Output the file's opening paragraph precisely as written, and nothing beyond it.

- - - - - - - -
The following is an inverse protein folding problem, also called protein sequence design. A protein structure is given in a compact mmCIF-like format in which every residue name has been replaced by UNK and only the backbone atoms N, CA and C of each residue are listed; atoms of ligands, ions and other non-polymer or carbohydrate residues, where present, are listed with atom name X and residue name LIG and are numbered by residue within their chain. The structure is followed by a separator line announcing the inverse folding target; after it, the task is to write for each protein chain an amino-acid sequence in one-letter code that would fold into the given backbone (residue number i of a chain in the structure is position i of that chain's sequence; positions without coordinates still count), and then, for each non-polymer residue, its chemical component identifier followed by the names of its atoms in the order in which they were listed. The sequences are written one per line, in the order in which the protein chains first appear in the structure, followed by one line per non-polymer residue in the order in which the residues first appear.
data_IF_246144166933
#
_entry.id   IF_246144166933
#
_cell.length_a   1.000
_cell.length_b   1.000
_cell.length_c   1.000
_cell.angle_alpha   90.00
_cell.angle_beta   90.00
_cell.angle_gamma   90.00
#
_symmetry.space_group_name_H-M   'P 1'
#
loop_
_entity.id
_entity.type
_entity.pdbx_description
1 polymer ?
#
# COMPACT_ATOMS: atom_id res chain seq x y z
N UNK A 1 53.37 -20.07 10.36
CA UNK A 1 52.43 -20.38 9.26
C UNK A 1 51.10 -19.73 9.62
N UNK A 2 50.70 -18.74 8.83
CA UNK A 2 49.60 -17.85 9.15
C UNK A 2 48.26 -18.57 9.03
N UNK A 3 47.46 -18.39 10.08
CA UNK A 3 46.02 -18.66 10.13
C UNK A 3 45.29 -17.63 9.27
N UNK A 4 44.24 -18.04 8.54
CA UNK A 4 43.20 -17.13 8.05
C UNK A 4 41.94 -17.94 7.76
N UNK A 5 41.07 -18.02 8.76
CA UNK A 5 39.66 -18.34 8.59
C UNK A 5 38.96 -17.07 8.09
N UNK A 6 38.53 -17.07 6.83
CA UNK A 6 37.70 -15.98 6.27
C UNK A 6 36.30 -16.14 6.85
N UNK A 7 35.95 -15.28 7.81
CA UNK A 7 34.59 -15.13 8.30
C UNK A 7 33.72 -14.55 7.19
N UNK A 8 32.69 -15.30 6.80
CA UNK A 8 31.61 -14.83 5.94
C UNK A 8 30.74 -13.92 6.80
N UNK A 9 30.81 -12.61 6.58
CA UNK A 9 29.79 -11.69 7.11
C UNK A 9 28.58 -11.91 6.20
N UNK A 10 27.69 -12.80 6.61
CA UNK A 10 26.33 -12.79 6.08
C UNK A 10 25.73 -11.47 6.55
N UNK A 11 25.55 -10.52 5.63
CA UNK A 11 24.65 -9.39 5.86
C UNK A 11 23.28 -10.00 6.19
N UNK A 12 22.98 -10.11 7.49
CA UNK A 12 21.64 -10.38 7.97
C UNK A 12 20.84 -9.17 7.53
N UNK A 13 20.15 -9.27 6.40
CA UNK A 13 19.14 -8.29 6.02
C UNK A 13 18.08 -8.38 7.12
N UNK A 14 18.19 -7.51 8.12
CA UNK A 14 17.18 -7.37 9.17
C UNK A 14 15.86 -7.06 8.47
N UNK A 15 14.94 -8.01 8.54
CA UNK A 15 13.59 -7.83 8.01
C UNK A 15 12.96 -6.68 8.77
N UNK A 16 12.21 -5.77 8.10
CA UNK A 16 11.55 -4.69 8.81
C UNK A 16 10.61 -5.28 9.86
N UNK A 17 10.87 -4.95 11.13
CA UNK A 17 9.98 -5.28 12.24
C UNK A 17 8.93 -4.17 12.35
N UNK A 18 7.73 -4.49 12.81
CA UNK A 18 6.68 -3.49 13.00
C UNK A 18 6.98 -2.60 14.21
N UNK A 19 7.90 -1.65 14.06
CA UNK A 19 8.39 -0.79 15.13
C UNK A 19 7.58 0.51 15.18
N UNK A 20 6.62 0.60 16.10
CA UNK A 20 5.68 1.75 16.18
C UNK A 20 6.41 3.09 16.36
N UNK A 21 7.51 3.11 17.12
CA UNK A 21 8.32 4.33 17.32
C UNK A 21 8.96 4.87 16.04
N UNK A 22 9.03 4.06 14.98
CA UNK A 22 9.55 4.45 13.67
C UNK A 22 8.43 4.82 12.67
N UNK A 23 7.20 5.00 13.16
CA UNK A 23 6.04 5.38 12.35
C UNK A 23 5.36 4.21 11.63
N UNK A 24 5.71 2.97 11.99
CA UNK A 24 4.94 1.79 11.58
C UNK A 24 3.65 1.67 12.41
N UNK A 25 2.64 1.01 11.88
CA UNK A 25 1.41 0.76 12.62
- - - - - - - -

The following is an inverse protein folding problem, also called protein sequence design. A protein structure is given in a compact mmCIF-like format in which every residue name has been replaced by UNK and only the backbone atoms N, CA and C of each residue are listed; atoms of ligands, ions and other non-polymer or carbohydrate residues, where present, are listed with atom name X and residue name LIG and are numbered by residue within their chain. The structure is followed by a separator line announcing the inverse folding target; after it, the task is to write for each protein chain an amino-acid sequence in one-letter code that would fold into the given backbone (residue number i of a chain in the structure is position i of that chain's sequence; positions without coordinates still count), and then, for each non-polymer residue, its chemical component identifier followed by the names of its atoms in the order in which they were listed. The sequences are written one per line, in the order in which the protein chains first appear in the structure, followed by one line per non-polymer residue in the order in which the residues first appear.